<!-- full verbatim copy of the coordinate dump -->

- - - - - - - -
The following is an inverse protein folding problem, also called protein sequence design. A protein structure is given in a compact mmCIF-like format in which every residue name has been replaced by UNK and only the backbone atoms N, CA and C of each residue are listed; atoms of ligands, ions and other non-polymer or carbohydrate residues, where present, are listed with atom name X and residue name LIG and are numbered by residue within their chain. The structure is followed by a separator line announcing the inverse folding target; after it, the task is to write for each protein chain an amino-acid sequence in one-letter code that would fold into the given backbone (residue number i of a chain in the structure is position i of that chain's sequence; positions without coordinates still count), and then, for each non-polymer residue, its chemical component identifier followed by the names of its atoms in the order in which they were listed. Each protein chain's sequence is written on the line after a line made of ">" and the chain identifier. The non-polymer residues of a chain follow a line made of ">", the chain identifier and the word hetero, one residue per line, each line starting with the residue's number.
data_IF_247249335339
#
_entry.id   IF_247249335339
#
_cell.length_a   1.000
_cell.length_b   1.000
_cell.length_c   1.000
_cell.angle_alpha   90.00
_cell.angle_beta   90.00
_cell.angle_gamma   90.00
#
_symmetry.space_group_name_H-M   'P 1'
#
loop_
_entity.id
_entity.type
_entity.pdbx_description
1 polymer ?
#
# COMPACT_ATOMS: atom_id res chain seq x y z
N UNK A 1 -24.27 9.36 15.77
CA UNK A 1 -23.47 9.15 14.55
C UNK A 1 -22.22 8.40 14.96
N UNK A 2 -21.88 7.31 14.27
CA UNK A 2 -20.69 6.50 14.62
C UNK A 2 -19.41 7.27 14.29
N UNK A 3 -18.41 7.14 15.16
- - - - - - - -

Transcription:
The following is an inverse protein folding problem, also called protein sequence design. A protein structure is given in a compact mmCIF-like format in which every residue name has been replaced by UNK and only the backbone atoms N, CA and C of each residue are listed; atoms of ligands, ions and other non-polymer or carbohydrate residues, where present, are listed with atom name X and residue name LIG and are numbered by residue within their chain. The structure is followed by a separator line announcing the inverse folding target; after it, the task is to write for each protein chain an amino-acid sequence in one-letter code that would fold into the given backbone (residue number i of a chain in the structure is position i of that chain's sequence; positions without coordinates still count), and then, for each non-polymer residue, its chemical component identifier followed by the names of its atoms in the order in which they were listed. Each protein chain's sequence is written on the line after a line made of ">" and the chain identifier. The non-polymer residues of a chain follow a line made of ">", the chain identifier and the word hetero, one residue per line, each line starting with the residue's number.
data_IF_247249335339
#
_entry.id   IF_247249335339
#
_cell.length_a   1.000
_cell.length_b   1.000
_cell.length_c   1.000
_cell.angle_alpha   90.00
_cell.angle_beta   90.00
_cell.angle_gamma   90.00
#
_symmetry.space_group_name_H-M   'P 1'
#
loop_
_entity.id
_entity.type
_entity.pdbx_description
1 polymer ?
#
# COMPACT_ATOMS: atom_id res chain seq x y z
N UNK A 1 -24.27 9.36 15.77
CA UNK A 1 -23.47 9.15 14.55
C UNK A 1 -22.22 8.40 14.96
N UNK A 2 -21.88 7.31 14.27
CA UNK A 2 -20.69 6.50 14.62
C UNK A 2 -19.41 7.27 14.29
N UNK A 3 -18.41 7.14 15.16